Clinton did not speculate on possible actions should his main goals be only partly achieved. "Our mission is clear," he said last night, repeating nearly point by point the arguments he has been making since his news conference Friday: "To demonstrate the seriousness of NATO's purpose so that the Serbian leaders understand the imperative of reversing course; to deter an even bloodier offensive against innocent civilians in Kosovo; and, if necessary, to seriously damage the Serbian military's capacity to harm the people of Kosovo."

He said this country could not afford to delay responding to such acts of tyranny, as has been the case with western powers in the past. "We've seen innocent people taken from their homes, forced to kneel in the dirt and sprayed by bullets," Clinton said. "By acting now, we are upholding our values, protecting our interests and advancing the cause of peace."

In his televised speech, Clinton twice turned to color-coded European maps showing Kosovo's proximity to numerous nations, trying to explain the U.S. stake in Kosovo to a public that is largely unfamiliar with the Balkan region. "Kosovo is a small place," he said, "but it sits on a major fault line between Europe, Asia, and the Middle East, at the meeting place of Islam and both the Western and Orthodox branches of Christianity. ... Eventually, key U.S. allies could be drawn into a wider conflict – a war we would be forced to confront later, only at far greater risk and greater cost."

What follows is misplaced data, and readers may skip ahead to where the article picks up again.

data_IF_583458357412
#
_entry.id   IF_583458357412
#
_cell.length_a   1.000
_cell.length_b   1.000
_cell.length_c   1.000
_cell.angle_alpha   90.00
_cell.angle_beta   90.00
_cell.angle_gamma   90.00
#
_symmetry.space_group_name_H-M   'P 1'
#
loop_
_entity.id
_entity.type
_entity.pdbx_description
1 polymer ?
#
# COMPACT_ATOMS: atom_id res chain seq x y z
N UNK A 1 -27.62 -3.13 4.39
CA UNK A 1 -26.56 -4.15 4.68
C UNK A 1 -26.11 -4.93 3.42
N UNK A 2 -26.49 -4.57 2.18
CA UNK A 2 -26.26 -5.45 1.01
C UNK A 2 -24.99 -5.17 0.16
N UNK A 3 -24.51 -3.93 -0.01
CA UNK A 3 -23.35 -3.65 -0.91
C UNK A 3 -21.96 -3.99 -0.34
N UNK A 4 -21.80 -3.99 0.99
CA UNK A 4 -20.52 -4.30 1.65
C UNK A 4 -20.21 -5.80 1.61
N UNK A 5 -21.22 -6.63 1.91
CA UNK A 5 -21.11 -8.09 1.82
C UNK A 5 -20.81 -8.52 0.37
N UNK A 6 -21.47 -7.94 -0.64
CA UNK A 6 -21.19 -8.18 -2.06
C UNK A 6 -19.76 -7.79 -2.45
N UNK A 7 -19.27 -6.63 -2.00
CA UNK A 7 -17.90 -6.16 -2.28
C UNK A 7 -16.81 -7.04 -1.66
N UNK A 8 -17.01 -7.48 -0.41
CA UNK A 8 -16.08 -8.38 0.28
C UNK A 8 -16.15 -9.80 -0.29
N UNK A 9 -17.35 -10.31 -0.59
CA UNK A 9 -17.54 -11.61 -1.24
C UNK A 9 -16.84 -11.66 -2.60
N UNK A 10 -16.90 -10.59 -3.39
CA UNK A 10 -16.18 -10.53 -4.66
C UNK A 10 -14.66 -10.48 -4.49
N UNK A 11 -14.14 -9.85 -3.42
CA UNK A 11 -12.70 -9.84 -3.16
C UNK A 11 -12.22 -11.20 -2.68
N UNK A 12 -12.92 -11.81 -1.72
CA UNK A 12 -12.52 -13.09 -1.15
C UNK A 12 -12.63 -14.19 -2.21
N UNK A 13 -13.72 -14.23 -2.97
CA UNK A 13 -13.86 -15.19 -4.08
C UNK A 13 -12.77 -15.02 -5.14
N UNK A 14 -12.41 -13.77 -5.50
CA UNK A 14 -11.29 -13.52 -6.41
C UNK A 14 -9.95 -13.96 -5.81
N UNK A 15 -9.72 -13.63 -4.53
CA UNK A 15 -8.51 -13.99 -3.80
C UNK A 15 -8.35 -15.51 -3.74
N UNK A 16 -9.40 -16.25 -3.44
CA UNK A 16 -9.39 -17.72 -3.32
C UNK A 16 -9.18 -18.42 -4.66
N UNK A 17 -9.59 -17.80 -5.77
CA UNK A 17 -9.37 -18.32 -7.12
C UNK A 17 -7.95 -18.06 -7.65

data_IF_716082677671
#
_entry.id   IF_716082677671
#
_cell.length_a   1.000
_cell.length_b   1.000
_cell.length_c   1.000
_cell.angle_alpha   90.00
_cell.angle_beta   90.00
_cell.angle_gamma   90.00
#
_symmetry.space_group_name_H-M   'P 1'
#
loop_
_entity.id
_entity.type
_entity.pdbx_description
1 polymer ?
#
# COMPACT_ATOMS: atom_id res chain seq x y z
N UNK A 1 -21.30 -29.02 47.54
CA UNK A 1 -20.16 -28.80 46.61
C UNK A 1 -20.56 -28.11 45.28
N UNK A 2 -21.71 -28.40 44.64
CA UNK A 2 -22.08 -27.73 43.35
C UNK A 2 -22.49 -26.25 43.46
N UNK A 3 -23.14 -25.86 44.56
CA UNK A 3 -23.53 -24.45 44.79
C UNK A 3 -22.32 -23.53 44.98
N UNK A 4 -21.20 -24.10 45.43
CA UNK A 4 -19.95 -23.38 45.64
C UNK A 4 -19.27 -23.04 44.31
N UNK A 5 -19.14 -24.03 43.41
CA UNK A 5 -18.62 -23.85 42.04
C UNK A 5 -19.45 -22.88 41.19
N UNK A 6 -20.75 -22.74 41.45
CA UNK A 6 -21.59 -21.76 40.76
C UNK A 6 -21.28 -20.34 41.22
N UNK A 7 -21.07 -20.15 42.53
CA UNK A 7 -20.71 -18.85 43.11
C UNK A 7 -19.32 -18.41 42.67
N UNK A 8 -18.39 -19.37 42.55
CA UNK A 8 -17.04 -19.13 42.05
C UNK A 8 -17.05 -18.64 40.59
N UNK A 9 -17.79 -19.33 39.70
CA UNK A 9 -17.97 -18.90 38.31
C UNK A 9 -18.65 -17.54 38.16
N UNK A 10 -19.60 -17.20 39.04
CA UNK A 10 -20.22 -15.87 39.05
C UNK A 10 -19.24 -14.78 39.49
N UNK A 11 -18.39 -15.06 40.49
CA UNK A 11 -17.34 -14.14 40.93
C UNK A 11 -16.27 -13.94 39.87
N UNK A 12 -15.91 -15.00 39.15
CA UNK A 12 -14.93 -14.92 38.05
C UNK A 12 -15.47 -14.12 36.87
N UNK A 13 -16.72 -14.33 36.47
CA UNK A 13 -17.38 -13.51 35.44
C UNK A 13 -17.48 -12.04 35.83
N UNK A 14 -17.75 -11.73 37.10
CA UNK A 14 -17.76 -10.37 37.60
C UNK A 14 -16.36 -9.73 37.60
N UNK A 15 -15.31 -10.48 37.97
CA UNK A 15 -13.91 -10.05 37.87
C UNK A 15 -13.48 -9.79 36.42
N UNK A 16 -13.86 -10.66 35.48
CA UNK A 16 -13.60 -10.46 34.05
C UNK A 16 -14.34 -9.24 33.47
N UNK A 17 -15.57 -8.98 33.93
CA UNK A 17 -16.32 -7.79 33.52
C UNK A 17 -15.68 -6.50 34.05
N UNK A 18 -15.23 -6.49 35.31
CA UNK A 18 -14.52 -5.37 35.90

When he finished speaking and the camera was turned off, Clinton sank back in his chair and puffed out his cheeks as if relieved.

Nick Dowling, former director for European affairs for Clinton's National Security Council, said the administration is wise to keep its military and political options open because events in Yugoslavia could take unexpected turns.

"It's unlikely that Milosevic will simply give in or that he will hold out forever," said Dowling, now with the National Defense University. "The administration certainly has a strategy and objectives in mind, but it doesn't necessarily work in its favor to publicize its endgame at the beginning."

White House national security adviser Samuel R. "Sandy" Berger said NATO forces hope to stop Milosevic cold, or at least "seriously damage his military capability," doing enough harm to "deter him from launching a full-scale offensive in Kosovo." This second scenario, Berger acknowledged, "is an end-state that is not perfect, in that there continues in those circumstances to be instability in Kosovo." But it's preferable to doing nothing, he said.

Moments after Clinton announced the bombing had begun, the White House canceled a scheduled three-day presidential trip to Ohio, Nevada and California. The trip, to have begun today, mostly involved fund-raising for Democrats.

On Capitol Hill, the House voted overwhelmingly last night for a resolution supporting the armed forces.

Staff writers Helen Dewar and John F. Harris contributed to this report.

© Copyright 1999 The Washington Post Company